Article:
Review: Woodward’s Trump exposé ‘Rage’ reflects the lazy thinking that got us into this mess
On the Shelf
By Bob Woodward
Simon & Schuster: 480 pages, $30
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They spoke 18 times. Eighteen! Do you think Trump has spoken to his Energy secretary 18 times? Do you even know who his Energy secretary is? I can tell you this much; he is not Bob Woodward, the man on the other end of the line for all those conversations, some of them on tape, many conducted in the midst of a pandemic.
These interviews form the spine of “Rage,” Woodward’s second book about the Trump administration. His first was called “Fear.” If you happen to have forgotten about “Fear,” Woodward offers a reminder on Page 8 of “Rage,” quoting from the earlier volume’s description of Trump as “mercurial” and “unpredictable.” Both words mean the same thing, but let’s leave that aside for now.
Then Woodward quotes himself again, from a television appearance made while promoting “Fear”: “Let’s hope to God we don’t have a crisis.”
We’ve now got enough crises to keep Beltway authors busy for a generation, though most of them will not be lucky enough to speak to the president 18 times, because they are not Bob Woodward, who — with his Washington Post colleague Carl Bernstein — helped pave the way for Richard Nixon’s downfall. He has shared in two Pulitzers and written 21 books, virtually all of them about how power courses through Washington’s veins. Woodward is the town cardiologist, or at least carries himself as such.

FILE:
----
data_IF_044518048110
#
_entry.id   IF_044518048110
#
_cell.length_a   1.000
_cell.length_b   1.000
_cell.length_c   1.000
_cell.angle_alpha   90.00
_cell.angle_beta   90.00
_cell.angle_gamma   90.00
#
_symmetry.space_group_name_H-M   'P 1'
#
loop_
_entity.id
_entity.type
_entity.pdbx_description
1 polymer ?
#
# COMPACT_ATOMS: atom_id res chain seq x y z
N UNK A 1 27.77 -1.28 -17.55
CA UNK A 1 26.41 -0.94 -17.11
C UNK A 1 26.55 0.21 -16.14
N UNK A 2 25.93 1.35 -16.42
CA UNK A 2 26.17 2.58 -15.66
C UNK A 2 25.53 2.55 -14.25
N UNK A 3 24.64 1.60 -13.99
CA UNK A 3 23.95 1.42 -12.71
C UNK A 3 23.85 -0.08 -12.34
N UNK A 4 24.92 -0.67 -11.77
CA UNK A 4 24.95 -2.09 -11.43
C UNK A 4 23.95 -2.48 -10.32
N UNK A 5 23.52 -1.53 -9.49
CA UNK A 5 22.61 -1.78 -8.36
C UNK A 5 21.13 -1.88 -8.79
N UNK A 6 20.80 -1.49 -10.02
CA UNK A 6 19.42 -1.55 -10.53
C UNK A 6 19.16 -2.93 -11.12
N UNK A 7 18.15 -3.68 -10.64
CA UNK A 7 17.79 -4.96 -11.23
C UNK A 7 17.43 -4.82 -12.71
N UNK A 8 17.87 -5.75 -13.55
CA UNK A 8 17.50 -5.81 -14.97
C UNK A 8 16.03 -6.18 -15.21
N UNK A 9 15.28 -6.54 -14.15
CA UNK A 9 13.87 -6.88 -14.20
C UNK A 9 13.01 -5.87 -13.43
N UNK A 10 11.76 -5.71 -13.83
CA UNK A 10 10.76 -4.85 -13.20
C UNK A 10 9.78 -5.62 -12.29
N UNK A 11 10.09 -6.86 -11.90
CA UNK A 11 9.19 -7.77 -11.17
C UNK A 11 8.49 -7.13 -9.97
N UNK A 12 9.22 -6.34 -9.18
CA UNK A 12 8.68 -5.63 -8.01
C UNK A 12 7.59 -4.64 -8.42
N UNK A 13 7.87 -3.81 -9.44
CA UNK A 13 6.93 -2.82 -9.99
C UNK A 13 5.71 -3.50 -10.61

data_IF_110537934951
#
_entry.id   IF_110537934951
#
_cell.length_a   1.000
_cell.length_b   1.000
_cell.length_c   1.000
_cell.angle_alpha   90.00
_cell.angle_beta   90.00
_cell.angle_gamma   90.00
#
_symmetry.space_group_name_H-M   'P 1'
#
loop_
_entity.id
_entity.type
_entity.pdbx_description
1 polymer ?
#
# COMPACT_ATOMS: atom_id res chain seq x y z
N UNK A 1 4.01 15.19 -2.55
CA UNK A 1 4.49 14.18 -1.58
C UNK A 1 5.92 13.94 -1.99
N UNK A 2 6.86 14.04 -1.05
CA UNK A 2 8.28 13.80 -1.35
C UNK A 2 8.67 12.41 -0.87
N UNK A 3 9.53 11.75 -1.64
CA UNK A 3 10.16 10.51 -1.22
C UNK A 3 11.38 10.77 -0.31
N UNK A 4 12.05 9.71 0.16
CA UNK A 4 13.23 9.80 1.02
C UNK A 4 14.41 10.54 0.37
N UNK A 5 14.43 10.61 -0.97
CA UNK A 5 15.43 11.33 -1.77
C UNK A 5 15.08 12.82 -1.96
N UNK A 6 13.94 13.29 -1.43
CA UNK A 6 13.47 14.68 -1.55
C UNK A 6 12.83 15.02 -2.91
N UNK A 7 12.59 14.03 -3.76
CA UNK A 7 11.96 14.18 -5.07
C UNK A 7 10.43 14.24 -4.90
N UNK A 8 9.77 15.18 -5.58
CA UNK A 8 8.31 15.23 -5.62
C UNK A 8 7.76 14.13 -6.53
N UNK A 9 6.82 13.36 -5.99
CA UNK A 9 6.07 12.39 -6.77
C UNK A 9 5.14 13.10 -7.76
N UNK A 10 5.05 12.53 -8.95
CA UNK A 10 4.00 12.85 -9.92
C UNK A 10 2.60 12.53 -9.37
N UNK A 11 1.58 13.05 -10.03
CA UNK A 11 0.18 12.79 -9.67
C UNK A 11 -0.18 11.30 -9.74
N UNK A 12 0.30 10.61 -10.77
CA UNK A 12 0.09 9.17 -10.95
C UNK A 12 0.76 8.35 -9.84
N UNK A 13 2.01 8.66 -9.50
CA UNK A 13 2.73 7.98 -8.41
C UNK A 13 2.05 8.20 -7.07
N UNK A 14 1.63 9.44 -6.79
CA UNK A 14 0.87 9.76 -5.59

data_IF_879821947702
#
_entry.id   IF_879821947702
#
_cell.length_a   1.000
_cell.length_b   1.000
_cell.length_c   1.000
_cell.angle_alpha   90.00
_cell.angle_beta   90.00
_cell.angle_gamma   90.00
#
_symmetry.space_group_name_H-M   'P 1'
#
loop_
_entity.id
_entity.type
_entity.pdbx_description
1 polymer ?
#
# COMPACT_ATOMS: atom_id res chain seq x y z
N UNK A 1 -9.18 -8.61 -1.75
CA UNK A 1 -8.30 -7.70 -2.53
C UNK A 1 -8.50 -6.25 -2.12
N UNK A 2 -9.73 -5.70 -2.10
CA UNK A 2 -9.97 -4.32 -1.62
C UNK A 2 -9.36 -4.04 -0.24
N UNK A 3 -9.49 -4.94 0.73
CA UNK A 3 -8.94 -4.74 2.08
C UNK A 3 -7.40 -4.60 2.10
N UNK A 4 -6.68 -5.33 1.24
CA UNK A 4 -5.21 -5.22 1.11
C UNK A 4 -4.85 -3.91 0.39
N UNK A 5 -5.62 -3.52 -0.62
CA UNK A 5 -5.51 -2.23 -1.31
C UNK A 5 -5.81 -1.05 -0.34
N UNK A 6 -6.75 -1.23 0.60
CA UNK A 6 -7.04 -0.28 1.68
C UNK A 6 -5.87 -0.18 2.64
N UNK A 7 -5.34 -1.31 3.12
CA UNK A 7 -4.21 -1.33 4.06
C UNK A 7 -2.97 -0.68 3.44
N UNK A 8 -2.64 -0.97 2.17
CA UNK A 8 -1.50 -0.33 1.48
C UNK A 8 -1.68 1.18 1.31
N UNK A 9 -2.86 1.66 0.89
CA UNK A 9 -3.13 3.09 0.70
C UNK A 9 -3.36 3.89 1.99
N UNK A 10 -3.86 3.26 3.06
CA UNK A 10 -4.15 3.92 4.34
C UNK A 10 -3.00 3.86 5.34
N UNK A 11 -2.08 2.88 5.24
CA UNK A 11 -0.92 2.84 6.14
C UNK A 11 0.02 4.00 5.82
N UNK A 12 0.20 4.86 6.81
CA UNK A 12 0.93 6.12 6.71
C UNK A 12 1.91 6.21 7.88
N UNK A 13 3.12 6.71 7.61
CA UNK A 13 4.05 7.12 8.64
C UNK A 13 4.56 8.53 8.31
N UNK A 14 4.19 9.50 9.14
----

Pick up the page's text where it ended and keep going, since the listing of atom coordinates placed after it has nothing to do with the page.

So what profound insight did those conversations yield? With a title like “Rage,” you imagine King Lear-like diatribes against the Dems, or some Trumpian version of Nixon talking to the portraits, third martini spilling on the West Wing carpet. And you imagine the stenographer of that rage rendering it with a clarifying fury of his own.
“Trump is the wrong man for the job,” Woodward writes. This is not the first sentence of the book, the base camp from which higher-order truths are scaled. No, this is the summit, the last line on the last page, the empyrean heights to which those dozen-and-a-half interviews have led.
I should proceed gently here, as someone who has deposed zero presidents and won zero Pulitzers. My book on the Trump administration, for which I spoke to the president only once, has 43 ratings on Amazon. “Fear” has well over 5,000.
Former national security advisor John Bolton skewers President Trump and White House insiders in ‘The Room Where it Happened.’
Usually, a review like this is assigned to the kind of Acela jockey who runs into Woodward frequently enough to refrain from making things awkward. Someone like Jill Abramson, the former New York Times executive editor who praised the fearsomely unreadable “Fear” in the Washington Post for its “flat, reportorial tone.”
She probably meant to say that Woodward’s writing has the mouthfeel of gravel. In “Rage,” he serves up heaps of that inimitable Woodward prose. Here, for example, is Trump flying to meet North Korean dictator Kim Jong Un at Panmunjom: “It was pea soup outside. The president had already had two Diet Cokes.” What a detail: two Diet Cokes, not just one. Two because Trump is anxious? Because he has been up all night watching Fox News? Woodward does not say.
He doesn’t do depth. People shuffle in and out of the Oval Office and other rooms of great importance bearing little more than fourth-rate Homeric epithets: Air Force Chief of Staff David Goldfein is a “proven strategic thinker,” while Dr. Anthony Fauci is “the voice of reassurance.”
A lack of anything remotely resembling literary ability has long been excused on the grounds that Woodward is a first-rate reporter, and first-rate reporters cannot afford the luxury of craftsmanship. The reliance on cliché is a necessity. But nobody wins when we go easy on the Bob Woodwards of this world. Lazy writing is lazy thinking, and lazy thinking is what got us into this whole mess.